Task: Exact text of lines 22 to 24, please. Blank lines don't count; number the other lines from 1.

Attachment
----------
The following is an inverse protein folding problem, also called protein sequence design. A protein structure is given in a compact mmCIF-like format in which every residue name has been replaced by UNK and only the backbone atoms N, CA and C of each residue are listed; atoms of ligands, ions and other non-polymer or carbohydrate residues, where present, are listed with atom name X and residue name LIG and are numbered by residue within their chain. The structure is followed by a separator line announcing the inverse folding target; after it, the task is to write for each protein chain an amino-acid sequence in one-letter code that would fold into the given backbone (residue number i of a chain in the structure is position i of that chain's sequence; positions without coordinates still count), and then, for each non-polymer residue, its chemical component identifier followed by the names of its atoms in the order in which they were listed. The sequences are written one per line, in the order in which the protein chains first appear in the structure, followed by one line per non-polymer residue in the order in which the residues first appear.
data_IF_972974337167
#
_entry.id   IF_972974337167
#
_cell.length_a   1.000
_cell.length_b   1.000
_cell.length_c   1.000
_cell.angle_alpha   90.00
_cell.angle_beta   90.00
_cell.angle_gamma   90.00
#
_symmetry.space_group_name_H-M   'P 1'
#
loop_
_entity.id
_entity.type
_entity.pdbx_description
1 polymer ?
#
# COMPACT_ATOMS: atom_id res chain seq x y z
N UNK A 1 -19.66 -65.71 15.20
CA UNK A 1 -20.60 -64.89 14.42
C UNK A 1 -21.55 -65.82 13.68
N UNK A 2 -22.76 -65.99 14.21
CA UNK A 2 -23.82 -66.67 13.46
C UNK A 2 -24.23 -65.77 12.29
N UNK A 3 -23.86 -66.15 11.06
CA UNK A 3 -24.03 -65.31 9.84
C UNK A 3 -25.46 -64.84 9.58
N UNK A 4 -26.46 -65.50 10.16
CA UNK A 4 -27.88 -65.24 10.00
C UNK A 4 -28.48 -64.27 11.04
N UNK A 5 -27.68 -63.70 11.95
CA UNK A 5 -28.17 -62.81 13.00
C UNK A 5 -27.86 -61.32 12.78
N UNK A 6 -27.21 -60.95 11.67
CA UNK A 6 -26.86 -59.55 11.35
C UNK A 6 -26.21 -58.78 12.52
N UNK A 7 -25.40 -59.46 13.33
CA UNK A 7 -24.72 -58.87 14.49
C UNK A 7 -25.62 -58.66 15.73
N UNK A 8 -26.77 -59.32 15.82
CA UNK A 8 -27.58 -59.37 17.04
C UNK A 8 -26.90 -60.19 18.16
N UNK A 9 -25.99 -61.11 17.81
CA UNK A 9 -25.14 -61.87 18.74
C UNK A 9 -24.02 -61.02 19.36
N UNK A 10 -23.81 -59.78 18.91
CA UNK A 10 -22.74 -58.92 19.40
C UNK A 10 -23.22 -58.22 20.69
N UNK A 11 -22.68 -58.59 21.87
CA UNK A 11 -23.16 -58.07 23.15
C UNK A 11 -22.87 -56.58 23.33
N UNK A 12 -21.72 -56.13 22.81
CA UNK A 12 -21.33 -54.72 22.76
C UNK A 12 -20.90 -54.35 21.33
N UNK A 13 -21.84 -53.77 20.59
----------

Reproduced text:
N UNK A 1 -19.66 -65.71 15.20
CA UNK A 1 -20.60 -64.89 14.42
C UNK A 1 -21.55 -65.82 13.68